Stay in aero as much as possible.  Train on hills to spin at high rpm's and stay in the saddle.  If you're popping up to stand on the pedals, what speed you may gain going uphill may be squashed by the wind catching more of your profile.  Don't burn your energy going too hard and fighting the wind.  Give what nature takes you with zone 2 and 90+ rpm's.

SECTION 4 - This sucks.
Headwind city.  You'll hit some rollers and you will hit some mean headwind to cross wind as you turn west.  I ran 808 front and 1080 rear in 2012, and I wish I would have stayed with 404 front.  I was spending too much energy and anxiety fighting the cross wind and some poor riders actually went off-road.

Be ready for a fight.  Again, take what nature gives you and stay safe.  No one wants to DNF from going too fast and losing control in s stiff wind.  Also, up until now, the pavement has been a dream.  But, unless they pave before the race, this section is old chip seal and there are 2 single-track paths that are smooth.  Everyone wants one of the lanes in each direction.  It's one bike wide and if you are passing people, it becomes an issue as slower riders are suppose to stay right, but they won't.  It's a safety issue with the wind and on the high speed downhills.  I recommend being out of aero on the downhills to be ready with the breaks if the section is congested when you're riding through.  It always is for my age group wave.

It seems like forever, but that's yet to come.  Heading south on section 6 will make you wish for west on section 4.

Ride the smooth like on the road when you can, pass with caution, descend with caution and stay aero.  It's a grinder, but it will also prep you for section 6.

SECTION 5 - So this is why I like riding a bike.
Tailwind.  You get it when you head east on section 4, but it's a major player coming back on section 5.  Here's where you can expend some of that energy you have been conserving all that time.  Use the wind to your advantage and hammer the course.

You will have to work to keep your heart rate in zone 2 with the assistance of the tailwind.  This grinding hills coming in are your best friends coming out.  Keep the cadence at 95+ and ride baby, ride.  Keep the momentum going, attack the hills and do not let the wind pass you by.

SECTION 6 - Oh shit.
Immediately upon turning south you are hit with wind and the steepest climb of the race.

It looks straight up.

The wind seemingly is forcing you backwards.

People will be walking.

This section heading south is retched.  Headwinds will make you wish you had not signed up for this race.  You have to pedal, hard, to maintain speed going downhill.  Honestly, who has to pedal to stay moving going downhill?  You will.

The rollers suck, the steep climbs suck, the wind... sucks.  But, there's a reward.  You head out, but you get to turn around and head north.  Keep that thought in your mind as you keep your head down, spin the hills and conserve energy for the final stretches.  Coming back north on section 6 will make you glad you kept something in the tank.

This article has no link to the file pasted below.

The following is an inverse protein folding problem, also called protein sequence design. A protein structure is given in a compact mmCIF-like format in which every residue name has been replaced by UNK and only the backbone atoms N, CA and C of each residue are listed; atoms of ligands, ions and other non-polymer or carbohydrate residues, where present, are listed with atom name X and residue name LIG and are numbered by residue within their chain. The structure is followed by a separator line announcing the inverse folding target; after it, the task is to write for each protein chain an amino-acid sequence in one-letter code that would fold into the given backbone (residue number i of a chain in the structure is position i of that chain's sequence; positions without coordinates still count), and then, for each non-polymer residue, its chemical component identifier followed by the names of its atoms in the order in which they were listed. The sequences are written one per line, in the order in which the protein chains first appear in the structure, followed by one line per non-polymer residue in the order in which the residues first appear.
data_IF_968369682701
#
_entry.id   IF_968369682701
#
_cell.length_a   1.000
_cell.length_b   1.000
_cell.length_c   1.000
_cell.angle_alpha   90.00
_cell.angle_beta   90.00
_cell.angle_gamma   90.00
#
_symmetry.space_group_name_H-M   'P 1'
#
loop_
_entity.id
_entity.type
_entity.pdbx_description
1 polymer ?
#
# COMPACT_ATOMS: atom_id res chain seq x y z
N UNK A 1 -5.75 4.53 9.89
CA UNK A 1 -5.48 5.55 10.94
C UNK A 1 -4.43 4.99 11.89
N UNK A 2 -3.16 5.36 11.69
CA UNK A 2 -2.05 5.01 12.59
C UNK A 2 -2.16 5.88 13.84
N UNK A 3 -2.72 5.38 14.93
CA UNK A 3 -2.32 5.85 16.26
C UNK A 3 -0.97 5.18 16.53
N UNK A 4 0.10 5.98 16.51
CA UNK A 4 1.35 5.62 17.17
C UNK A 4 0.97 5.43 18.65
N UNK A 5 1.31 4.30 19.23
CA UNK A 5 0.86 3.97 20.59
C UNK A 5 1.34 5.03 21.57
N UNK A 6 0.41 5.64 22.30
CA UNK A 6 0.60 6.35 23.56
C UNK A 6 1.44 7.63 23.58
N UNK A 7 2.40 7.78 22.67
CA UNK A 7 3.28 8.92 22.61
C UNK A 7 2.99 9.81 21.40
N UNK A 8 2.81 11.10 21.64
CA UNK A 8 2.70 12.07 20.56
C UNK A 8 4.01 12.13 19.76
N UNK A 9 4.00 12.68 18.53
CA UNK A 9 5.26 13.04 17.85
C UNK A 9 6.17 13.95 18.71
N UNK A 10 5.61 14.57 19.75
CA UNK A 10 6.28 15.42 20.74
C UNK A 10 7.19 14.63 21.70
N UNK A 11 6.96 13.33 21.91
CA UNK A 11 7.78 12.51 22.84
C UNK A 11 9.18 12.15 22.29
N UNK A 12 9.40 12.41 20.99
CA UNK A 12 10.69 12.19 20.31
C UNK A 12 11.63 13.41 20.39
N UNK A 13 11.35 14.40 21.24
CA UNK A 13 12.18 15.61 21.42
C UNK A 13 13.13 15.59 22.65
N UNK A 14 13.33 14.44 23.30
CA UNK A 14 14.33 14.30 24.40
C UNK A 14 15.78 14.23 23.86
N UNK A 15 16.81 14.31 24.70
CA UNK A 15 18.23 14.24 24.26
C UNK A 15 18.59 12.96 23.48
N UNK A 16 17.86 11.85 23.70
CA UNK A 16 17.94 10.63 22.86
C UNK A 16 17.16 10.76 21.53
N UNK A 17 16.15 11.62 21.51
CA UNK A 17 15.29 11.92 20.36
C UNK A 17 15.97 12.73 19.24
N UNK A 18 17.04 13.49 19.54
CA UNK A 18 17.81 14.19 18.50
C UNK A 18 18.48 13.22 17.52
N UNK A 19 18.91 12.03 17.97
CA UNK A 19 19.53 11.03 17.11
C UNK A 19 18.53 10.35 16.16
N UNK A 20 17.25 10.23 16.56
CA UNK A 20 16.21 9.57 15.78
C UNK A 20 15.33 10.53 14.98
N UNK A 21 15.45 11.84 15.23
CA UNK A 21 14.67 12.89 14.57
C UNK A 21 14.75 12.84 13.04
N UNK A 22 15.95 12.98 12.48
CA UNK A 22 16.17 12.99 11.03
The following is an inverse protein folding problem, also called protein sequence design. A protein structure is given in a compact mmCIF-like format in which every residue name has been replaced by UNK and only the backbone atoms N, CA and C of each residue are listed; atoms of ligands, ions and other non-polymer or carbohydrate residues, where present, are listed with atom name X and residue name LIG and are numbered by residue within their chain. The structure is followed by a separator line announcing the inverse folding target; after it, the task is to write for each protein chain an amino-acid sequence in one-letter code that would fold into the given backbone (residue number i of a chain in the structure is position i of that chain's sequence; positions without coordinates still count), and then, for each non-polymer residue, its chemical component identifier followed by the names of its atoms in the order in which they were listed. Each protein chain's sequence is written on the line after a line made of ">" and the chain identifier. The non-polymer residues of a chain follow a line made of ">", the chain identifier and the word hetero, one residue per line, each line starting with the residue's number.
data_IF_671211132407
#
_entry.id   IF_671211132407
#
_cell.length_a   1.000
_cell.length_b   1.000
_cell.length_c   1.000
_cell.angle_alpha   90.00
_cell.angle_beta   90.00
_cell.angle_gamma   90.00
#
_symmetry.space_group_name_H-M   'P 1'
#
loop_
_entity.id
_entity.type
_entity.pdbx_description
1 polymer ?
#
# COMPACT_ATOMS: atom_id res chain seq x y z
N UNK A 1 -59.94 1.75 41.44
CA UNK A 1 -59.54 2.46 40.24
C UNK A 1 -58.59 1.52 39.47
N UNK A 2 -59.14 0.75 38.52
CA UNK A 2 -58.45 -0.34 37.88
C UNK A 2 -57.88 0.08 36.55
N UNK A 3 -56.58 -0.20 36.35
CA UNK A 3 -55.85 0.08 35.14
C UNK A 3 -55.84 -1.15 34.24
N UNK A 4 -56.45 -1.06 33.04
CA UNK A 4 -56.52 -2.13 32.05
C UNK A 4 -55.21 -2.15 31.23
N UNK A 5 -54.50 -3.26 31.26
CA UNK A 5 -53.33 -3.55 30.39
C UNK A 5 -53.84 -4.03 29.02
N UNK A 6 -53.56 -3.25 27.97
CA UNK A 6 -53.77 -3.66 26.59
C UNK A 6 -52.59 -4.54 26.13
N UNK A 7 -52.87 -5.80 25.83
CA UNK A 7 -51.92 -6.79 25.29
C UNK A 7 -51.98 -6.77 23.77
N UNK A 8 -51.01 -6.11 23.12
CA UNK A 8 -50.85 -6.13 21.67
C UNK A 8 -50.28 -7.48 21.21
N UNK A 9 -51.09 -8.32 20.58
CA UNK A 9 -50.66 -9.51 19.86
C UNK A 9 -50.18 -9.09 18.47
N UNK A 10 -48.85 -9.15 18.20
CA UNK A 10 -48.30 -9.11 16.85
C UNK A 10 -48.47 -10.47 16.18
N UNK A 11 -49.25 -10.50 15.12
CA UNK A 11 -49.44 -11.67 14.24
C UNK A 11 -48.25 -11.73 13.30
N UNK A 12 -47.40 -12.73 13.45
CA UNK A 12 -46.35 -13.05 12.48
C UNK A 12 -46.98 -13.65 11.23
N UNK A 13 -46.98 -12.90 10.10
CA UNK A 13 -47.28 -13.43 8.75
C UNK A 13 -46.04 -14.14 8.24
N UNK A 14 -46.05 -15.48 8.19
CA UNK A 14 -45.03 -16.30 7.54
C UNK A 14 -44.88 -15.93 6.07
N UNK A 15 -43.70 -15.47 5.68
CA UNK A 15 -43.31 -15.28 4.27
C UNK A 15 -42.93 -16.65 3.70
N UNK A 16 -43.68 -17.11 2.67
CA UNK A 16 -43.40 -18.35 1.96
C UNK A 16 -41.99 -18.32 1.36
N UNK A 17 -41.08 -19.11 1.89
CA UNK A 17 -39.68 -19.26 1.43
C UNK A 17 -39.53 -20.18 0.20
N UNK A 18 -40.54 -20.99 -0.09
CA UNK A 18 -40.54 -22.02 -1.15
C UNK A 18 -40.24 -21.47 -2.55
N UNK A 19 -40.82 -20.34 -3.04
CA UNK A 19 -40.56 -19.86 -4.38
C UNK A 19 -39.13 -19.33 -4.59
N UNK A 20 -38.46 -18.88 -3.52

As soon as you make the turn-around, it dawns upon you, "I can be fast again!".  Ride like the wind.  You will have speed like never before as you speed downhill and attack the uphills.  Use momentum and tailwind to your advantage and burn some matches.  Section 6 is the worst and best time you will have on the bike.

SECTION 7 - Coming home.
Section 7 provides more utilization of the tailwind mixed with shielding from vegetation.  This has been my make-up section of the course.  All that energy you conserved was for this section.

There are some tight turns at speed and you will need to watch the temptation to go anaerobic, but don't.  You still need something for the run.  If you haven't caught on yet, rpm's at 95+ and heart rate at zone 2.  I cheat to low zone 3 in this section if I'm feeling good.

SECTION 8 - You're not done.
You still have to double back on that nasty dam road you came out on.  It's the last true climb until you get back to T2 through the park and the rollers.

The dam road should be a slight tailwind to allow some speed to get up the last hill into the park.  From there, don't get caught up in trying to pass people.  Start coming down in heart rate by spinning hills and start thinking about transition and the run.  You don't want dead legs to start the run.

BUT, also pay attention to the task at hand.  You're not done until you dismount.  Always be on the lookout for the idiot runner that crosses the bike-in to high five his kid.  Had I not one year, he would have been a bike ornament on the trusty steed.  It takes all kinds. See my weebles demo HERE.

Now, some of this blows up if nature goes wonky and the winds reverse or better yet, no wind at all!  In that case, hammer to it!

That's the basics I can recall from my time on the mean streets of rural Lawrence, Kansas.  If you have any other questions, let me know with a comment or drop me a question on the Facebook page -